Sat 1420-lower-back-exam- -park

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Sat 1420-lower-back-exam- -park

  1. 1. 23/05/2014 1 Lower Back Physical Exam: What you Need to Know June 8, 2014 2014 BCCFP Spring Family Medicine Conference Teri Fisher BSc, BEd, MSc, MD, Dip Sport Med Assistant Clinical Professor Family, Sport & Exercise Medicine University of British Columbia Presenter Disclosure • Relationships with commercial interests: – None • Disclosure of commercial support: – None • Potential for conflicts of interest: – None
  2. 2. 23/05/2014 2 Objectives • Review the approach to lower back conditions • Review lower back physical examination Overview – Lower Back Pain • Affects up to 85% of population • Est annual cost $40 Billion (US) • Most common disability <45 yo • Often NOT possible to make PRECISE anatomical/pathological diagnosis • Pain generators: – Disc (nucleus pulposus, anulus fibrosus), facet joints, ligaments, muscles, nerves, synovium
  3. 3. 23/05/2014 3 Causes – Lower Back Pain • Common: – Degenerative disc, facet joint, stress fracture (spondylolysis), SI joint, paravertebral muscle • Less common: – Spondylolisthesis, spinal stenosis, disc prolapse, vertebral fracture, fibromyalgia, rheum/GI/GU/Gyne pain • Not to be missed – Malignancy (primary, metastatic), osteoid osteoma, multiple myeloma, severe OP Case 1 – The Grad Student • 28 year old female grad student with lower back pain • Started while writing her thesis
  4. 4. 23/05/2014 4 Lower Back Pain History • Mechanism of onset – Trauma? Gradual? • Position – Anatomical location • Quality – Sharp? Dull? Burning? • Radiation – Distally? Dermatome? • Severity – 0-10 (10 = worst pain imaginable) • Timing – Onset? Trauma? Constant? Intermittent? • Aggravating – Activity? Rest? • Alleviating – Rest? • Neuro symptoms – Numbness? Weakness? Bowel/bladder Dysfunction? • Inflammatory signs – Morning Stiffness? Fever? Iritis? IBD? Other joint involvement? Weight loss? Malaise? Night pain? History • Started 2 weeks ago • Lower back pain, right side • Aching quality • No radiation • Severity ranges from 3-6/10 (depending on activities) • Worse while studying/typing • Improved with stretching • No weakness, no paresthesia • No bowel/bladder dysfunction • No morning stiffness • No systemic symptoms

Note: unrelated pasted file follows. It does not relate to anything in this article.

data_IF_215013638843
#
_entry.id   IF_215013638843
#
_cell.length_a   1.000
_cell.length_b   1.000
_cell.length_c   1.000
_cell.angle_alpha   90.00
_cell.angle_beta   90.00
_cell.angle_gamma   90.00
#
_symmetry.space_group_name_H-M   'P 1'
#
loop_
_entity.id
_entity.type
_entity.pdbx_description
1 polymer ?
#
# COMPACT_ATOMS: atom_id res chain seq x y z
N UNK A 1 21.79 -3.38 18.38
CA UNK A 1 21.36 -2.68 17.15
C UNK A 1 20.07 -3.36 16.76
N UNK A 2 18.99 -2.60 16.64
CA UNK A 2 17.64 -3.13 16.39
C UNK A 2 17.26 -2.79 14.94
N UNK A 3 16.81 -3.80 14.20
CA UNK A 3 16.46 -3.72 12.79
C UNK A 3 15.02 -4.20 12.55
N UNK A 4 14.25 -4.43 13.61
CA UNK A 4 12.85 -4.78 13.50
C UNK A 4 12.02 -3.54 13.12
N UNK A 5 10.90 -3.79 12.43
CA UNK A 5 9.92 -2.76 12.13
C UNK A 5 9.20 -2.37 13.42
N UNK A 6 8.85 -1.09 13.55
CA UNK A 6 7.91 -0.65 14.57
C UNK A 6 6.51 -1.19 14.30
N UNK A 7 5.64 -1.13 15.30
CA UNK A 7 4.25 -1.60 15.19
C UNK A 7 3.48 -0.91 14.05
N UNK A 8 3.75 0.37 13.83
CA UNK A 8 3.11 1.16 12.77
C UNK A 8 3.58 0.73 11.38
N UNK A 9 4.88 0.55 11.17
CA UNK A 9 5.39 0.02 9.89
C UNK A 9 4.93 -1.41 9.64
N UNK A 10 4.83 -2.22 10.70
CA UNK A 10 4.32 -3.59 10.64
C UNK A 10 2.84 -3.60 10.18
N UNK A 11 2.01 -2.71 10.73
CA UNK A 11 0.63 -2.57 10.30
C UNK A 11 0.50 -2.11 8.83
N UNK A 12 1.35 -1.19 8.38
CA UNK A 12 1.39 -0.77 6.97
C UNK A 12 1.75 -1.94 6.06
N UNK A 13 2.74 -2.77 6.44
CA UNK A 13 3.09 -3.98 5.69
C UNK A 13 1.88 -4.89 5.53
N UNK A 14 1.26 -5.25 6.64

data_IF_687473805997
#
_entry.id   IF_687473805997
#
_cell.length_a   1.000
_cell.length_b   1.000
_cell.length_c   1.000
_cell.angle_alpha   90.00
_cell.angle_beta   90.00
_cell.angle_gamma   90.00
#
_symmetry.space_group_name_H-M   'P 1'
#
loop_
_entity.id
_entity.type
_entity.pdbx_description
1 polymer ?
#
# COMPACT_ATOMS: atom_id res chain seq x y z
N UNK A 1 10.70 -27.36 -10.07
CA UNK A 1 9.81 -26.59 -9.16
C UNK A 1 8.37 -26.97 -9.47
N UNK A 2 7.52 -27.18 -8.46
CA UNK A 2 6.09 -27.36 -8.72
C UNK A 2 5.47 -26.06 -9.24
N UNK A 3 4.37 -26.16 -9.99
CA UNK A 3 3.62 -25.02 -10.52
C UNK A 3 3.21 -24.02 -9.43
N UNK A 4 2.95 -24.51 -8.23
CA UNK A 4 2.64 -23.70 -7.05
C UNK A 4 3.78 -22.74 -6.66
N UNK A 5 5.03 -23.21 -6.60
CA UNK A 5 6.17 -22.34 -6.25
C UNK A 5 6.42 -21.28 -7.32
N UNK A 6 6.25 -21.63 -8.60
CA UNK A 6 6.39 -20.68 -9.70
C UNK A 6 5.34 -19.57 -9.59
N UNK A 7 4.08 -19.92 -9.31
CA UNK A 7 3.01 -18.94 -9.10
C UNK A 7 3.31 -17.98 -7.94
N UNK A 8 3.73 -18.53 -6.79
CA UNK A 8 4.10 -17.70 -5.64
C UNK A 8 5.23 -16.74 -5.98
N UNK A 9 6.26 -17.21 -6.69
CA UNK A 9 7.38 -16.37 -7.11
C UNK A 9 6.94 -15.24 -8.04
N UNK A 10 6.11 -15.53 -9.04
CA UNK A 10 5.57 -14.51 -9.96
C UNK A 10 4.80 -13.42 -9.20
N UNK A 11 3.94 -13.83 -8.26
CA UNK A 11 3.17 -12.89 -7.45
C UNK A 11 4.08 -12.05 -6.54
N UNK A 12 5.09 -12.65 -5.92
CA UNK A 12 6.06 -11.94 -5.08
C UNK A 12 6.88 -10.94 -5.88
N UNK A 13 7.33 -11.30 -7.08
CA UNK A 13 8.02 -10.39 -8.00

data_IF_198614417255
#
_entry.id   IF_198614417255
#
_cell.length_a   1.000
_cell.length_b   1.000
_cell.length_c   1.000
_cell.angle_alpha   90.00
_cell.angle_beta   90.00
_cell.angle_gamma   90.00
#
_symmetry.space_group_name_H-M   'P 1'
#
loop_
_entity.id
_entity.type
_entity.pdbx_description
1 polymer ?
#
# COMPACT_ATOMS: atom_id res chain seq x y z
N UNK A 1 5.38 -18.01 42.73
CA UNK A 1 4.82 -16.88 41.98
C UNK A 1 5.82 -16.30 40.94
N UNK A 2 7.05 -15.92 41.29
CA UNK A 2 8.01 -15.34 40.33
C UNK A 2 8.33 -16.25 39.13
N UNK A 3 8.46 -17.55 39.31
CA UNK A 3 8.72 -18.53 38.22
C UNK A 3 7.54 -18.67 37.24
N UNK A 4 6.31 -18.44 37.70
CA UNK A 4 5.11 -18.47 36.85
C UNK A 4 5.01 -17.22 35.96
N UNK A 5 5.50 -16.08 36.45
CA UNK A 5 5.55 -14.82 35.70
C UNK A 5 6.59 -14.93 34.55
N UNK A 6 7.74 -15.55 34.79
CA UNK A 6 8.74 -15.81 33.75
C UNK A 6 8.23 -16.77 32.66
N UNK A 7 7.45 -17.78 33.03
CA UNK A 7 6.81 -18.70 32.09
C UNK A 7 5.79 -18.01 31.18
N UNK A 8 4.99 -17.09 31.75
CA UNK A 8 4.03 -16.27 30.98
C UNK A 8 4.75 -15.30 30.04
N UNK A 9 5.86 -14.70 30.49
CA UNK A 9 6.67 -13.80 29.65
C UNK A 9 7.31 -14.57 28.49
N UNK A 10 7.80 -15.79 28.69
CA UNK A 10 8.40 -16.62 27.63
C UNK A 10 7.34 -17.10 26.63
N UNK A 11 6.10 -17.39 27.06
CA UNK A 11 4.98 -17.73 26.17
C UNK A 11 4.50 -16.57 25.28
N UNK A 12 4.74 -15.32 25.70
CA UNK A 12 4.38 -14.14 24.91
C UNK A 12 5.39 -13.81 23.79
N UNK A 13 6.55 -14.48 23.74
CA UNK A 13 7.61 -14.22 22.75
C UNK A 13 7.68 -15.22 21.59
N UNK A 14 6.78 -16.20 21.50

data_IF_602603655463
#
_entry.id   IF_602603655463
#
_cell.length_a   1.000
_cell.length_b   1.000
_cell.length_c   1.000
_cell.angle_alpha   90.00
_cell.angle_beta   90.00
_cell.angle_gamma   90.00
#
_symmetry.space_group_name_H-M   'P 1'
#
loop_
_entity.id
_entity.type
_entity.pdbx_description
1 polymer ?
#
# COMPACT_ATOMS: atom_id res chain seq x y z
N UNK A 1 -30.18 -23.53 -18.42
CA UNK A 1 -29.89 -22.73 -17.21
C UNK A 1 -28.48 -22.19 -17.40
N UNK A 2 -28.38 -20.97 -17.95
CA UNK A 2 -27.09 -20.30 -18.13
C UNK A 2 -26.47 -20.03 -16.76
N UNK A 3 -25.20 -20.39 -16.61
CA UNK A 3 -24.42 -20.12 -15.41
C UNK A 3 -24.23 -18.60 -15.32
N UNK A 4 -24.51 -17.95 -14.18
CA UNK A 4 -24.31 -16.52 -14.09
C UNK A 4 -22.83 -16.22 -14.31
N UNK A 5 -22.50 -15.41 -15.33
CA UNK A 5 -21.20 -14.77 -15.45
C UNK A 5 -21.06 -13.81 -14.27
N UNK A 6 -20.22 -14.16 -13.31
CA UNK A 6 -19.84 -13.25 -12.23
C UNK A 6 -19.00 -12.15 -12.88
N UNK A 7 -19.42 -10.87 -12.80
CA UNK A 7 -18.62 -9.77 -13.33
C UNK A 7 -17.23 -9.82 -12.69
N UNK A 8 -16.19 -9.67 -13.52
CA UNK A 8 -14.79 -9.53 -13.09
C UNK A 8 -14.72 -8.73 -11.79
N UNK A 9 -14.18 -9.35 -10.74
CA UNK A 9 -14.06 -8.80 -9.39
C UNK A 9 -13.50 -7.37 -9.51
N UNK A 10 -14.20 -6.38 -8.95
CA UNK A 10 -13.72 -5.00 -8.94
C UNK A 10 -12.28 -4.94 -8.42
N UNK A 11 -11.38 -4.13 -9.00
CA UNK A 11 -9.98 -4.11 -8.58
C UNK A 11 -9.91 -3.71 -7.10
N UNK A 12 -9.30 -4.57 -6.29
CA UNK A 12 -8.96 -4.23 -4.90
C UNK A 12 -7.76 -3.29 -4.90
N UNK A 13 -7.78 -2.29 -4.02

5. 5. 23/05/2014 5 Surface/Bony Anatomy Anatomy - Muscles
  6. 6. 23/05/2014 6 Physical Exam • Inspection: – Gait, foot type, knee alignment (varus, valgus), bruising, erythema, scars, atrophy, skin changes, scoliosis • Palpation: – Spinous processes, Paraspinal muscles, posterior iliac crests, Facet joints, SI joints • Range of Motion: – Active • Functional Tests: – Toe walk, heel walk • Special Tests: – Trendelenberg, SLR, Bowstring, Lasegue’s Tripod, Slump, Facet load, Faber’s, Leg lengths • Neuro Screen: – Sensation, motor function, reflexes Dermatomes
  7. 7. 23/05/2014 7 Dermatomes/Myotomes/Reflexes Level Sensory Area Myotome Refle x L2 Mid-anterior thigh Hip flexion (iliopsoas) L3 Medial knee Knee extension (quadriceps) Knee L4 Medial ankle Dorsiflexion (Tibialis anterior) Knee L5 1st toe webspace Toe extension (EHL) S1 Lateral ankle Platarflexion (gastroc, soleus) Ankle Back Physical Exam • Demonstration
  8. 8. 23/05/2014 8 Physical Exam • No scoliosis • Tender L3-L5, R paraspinal • N back ROM • N sensation • N Strength (5/5) • SLR neg • Fabers neg • Reflex 2+, symmetrical Case 1 - Investigations Required? NO! • Indications: – Suspected traumatic fracture, stress fracture, spondylolisthesis, cancer – Pain not responding to treatment